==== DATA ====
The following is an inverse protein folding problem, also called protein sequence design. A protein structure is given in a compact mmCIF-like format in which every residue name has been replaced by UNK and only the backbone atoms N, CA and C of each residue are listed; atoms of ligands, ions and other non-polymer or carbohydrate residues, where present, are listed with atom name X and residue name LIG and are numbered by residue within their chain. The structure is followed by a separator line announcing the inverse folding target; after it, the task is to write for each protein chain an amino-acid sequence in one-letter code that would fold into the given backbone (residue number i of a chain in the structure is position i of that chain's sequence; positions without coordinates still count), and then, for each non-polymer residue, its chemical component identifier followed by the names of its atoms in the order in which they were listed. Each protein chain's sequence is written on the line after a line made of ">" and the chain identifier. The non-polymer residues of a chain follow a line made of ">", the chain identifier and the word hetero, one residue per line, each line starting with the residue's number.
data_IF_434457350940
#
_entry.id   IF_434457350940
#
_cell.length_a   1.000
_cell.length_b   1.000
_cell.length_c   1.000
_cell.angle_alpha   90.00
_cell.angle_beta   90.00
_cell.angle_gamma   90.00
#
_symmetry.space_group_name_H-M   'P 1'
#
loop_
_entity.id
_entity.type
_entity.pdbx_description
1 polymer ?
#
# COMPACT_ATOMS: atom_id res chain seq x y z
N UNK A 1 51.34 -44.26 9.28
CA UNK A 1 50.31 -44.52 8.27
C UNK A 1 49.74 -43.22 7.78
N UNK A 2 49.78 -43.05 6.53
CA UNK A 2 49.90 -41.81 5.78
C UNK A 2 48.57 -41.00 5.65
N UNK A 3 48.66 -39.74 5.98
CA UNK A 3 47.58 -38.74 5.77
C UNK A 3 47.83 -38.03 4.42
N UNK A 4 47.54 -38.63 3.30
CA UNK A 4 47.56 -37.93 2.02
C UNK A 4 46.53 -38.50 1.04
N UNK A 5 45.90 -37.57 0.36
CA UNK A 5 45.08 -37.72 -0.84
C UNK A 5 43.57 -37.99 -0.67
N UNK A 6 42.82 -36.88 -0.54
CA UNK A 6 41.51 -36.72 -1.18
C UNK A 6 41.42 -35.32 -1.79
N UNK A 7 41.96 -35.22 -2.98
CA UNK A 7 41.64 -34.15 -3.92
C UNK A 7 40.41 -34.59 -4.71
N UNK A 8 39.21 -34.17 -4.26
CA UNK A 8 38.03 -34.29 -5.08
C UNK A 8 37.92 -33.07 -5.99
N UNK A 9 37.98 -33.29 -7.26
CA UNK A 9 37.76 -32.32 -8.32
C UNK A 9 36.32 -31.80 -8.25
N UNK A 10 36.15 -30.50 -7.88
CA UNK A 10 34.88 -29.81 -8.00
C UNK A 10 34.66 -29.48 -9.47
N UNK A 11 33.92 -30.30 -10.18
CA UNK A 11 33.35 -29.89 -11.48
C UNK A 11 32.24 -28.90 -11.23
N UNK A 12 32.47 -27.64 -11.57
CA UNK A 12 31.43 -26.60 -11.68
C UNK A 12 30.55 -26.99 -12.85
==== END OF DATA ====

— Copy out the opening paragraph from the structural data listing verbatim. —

The following is an inverse protein folding problem, also called protein sequence design. A protein structure is given in a compact mmCIF-like format in which every residue name has been replaced by UNK and only the backbone atoms N, CA and C of each residue are listed; atoms of ligands, ions and other non-polymer or carbohydrate residues, where present, are listed with atom name X and residue name LIG and are numbered by residue within their chain. The structure is followed by a separator line announcing the inverse folding target; after it, the task is to write for each protein chain an amino-acid sequence in one-letter code that would fold into the given backbone (residue number i of a chain in the structure is position i of that chain's sequence; positions without coordinates still count), and then, for each non-polymer residue, its chemical component identifier followed by the names of its atoms in the order in which they were listed. Each protein chain's sequence is written on the line after a line made of ">" and the chain identifier. The non-polymer residues of a chain follow a line made of ">", the chain identifier and the word hetero, one residue per line, each line starting with the residue's number.